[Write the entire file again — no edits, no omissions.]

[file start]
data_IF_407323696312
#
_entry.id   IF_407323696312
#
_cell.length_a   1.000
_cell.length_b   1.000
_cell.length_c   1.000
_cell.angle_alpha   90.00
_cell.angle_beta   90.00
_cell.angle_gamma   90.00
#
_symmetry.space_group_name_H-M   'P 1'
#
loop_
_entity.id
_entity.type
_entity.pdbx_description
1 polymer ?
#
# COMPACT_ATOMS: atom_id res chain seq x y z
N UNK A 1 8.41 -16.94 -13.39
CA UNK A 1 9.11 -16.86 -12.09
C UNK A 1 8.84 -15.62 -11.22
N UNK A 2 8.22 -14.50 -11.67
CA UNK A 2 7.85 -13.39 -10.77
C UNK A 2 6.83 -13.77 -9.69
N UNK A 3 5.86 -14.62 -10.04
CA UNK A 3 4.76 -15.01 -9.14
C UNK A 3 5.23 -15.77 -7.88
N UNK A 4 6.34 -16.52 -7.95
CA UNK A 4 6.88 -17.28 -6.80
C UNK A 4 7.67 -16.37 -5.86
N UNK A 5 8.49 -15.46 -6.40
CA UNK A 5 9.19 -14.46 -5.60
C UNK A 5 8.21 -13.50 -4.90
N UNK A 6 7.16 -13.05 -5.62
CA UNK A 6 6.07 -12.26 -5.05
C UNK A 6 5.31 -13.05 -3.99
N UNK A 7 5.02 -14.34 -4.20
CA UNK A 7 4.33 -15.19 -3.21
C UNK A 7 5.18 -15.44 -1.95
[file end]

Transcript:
data_IF_407323696312
#
_entry.id   IF_407323696312
#
_cell.length_a   1.000
_cell.length_b   1.000
_cell.length_c   1.000
_cell.angle_alpha   90.00
_cell.angle_beta   90.00
_cell.angle_gamma   90.00
#
_symmetry.space_group_name_H-M   'P 1'
#
loop_
_entity.id
_entity.type
_entity.pdbx_description
1 polymer ?
#
# COMPACT_ATOMS: atom_id res chain seq x y z
N UNK A 1 8.41 -16.94 -13.39
CA UNK A 1 9.11 -16.86 -12.09
C UNK A 1 8.84 -15.62 -11.22
N UNK A 2 8.22 -14.50 -11.67
CA UNK A 2 7.85 -13.39 -10.77
C UNK A 2 6.83 -13.77 -9.69
N UNK A 3 5.86 -14.62 -10.04
CA UNK A 3 4.76 -15.01 -9.14
C UNK A 3 5.23 -15.77 -7.88
N UNK A 4 6.34 -16.52 -7.95
CA UNK A 4 6.88 -17.28 -6.80
C UNK A 4 7.67 -16.37 -5.86
N UNK A 5 8.49 -15.46 -6.40
CA UNK A 5 9.19 -14.46 -5.60
C UNK A 5 8.21 -13.50 -4.90
N UNK A 6 7.16 -13.05 -5.62
CA UNK A 6 6.07 -12.26 -5.05
C UNK A 6 5.31 -13.05 -3.99
N UNK A 7 5.02 -14.34 -4.20
CA UNK A 7 4.33 -15.19 -3.21
C UNK A 7 5.18 -15.44 -1.95